Returning capital

Prudential Financial (PRU) has been very consistent with dividend payouts to shareholders, which makes the stock a very strong prospect for long-term value investors. The company has returned approximately $10 billion since 2010 to shareholders in the form of dividends and buybacks. This is beyond the capital it deployed to support organic growth in mergers and acquisitions.

Prudential Remains Prudent on Returning Capital to Shareholders

Over the past five years, the dividend has grown by an annualized rate nearing 20%. In 1Q16, there was significant capital deployment to about $0.7 billion of shareholder distributions.

The company declared a quarterly dividend of $0.70 per share, a rise of 21% compared to the previous quarter, translating to an annualized dividend yield of 4% based on current prices.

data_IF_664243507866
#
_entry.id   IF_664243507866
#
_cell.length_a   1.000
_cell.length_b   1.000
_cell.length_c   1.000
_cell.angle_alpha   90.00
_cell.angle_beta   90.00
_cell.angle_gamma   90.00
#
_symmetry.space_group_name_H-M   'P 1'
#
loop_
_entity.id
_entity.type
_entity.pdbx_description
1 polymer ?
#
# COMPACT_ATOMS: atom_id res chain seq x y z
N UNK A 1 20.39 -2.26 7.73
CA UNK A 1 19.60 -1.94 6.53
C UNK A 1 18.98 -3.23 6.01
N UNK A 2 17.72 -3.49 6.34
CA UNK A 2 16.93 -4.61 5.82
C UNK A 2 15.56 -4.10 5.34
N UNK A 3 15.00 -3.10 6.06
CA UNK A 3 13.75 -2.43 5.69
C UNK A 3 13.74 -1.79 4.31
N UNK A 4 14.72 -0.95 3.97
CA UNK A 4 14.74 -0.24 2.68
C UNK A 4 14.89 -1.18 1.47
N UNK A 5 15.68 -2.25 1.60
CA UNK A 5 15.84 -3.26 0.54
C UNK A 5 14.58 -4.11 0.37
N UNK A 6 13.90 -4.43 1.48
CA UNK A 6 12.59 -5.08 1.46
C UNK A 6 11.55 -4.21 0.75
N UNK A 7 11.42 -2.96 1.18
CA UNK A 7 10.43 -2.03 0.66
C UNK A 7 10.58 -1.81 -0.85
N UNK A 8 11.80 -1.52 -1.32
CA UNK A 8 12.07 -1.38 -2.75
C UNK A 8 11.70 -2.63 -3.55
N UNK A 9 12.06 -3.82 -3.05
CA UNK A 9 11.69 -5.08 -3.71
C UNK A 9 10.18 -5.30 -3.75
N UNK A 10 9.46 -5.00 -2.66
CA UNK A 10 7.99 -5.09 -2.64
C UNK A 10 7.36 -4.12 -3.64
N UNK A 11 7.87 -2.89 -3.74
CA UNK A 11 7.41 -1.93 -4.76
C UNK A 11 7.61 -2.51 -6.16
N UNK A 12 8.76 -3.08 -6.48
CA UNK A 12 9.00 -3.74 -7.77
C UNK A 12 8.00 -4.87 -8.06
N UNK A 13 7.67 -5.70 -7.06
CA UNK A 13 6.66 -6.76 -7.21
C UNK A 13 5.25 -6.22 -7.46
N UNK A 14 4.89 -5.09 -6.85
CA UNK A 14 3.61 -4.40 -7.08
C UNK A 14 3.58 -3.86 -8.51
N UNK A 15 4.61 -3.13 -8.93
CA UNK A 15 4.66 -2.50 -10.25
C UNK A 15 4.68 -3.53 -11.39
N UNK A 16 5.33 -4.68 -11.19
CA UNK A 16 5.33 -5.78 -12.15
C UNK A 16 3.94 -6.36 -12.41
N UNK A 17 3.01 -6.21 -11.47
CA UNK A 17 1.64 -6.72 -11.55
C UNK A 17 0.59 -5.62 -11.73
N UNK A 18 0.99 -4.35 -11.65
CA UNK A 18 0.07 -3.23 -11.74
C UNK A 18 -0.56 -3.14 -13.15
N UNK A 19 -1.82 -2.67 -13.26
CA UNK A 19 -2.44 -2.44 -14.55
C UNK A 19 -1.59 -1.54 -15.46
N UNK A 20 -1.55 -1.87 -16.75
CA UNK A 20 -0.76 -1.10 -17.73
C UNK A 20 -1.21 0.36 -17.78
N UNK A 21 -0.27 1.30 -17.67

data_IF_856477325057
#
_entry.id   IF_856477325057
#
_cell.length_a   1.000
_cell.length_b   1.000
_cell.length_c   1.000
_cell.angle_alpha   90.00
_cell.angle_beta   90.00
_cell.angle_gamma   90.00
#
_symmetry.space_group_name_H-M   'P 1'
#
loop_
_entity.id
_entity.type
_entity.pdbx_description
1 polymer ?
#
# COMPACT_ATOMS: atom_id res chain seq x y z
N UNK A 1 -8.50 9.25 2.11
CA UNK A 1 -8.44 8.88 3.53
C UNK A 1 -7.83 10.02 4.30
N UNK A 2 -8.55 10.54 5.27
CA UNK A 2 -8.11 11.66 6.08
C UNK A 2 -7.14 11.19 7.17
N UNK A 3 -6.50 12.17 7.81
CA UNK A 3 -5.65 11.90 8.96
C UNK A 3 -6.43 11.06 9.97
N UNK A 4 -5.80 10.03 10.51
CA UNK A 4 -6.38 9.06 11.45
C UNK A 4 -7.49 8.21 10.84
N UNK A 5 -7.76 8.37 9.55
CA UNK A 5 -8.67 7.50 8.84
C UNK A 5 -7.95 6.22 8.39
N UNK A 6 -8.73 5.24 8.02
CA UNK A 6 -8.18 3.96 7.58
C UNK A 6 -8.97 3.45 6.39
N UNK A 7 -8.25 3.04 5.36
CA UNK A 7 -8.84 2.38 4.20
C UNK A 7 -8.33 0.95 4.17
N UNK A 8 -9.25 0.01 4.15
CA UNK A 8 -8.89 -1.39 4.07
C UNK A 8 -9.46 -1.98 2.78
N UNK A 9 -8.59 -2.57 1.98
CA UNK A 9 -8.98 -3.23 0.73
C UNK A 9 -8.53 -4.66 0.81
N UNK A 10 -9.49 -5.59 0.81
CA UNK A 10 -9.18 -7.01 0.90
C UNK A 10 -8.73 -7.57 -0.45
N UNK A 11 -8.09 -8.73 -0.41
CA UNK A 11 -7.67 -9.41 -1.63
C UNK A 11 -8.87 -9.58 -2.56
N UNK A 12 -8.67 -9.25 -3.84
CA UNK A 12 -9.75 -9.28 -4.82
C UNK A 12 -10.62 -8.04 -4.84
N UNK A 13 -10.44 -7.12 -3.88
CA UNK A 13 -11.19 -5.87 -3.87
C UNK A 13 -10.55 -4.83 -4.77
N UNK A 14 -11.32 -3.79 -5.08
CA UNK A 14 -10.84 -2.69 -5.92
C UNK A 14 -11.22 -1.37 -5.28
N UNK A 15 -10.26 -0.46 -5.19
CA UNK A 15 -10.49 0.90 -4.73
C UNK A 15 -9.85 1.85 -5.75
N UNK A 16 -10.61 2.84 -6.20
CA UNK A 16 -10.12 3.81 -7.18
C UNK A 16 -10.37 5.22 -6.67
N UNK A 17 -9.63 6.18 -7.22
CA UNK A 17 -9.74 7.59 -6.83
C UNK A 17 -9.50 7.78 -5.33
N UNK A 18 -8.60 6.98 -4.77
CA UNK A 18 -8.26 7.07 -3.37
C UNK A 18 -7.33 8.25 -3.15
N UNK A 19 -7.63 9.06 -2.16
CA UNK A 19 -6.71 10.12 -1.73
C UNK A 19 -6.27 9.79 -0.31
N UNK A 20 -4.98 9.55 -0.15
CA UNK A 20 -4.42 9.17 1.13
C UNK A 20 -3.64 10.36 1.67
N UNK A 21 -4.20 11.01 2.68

The company’s dividend yield has remained at par with other players in the insurance business, which forms 20.6% of the iShares MSCI ACWI ETF (ACWI). The distributions formed 2.2% of the company’s total market capitalization of $31.4 billion.

Boosting repurchase plans

Prudential Financial increased its share repurchase program earlier this year from $1 billion to $1.5 billion, reflecting that the management is putting shareholder interests first and is confident in its current valuation and long-term prospects.

In 1Q16, the company acquired 5.4 million shares of its common stock at the total cost of $375 million for an average price of $69.38 per share.

From the beginning of repurchases in July 2011 through March 31, 2016, the company has acquired 70.4 million shares of its common stock at a total cost of $4.8 billion for an average price of $67.79 per share.

Other insurers are also returning capital to shareholders by repurchasing their shares. For example, Metlife (MET) continued to repurchase its shares in 2016, ACE (ACE) repurchased $430 million in shares, and Allstate (ALL) made a share repurchase of ~$250 million.

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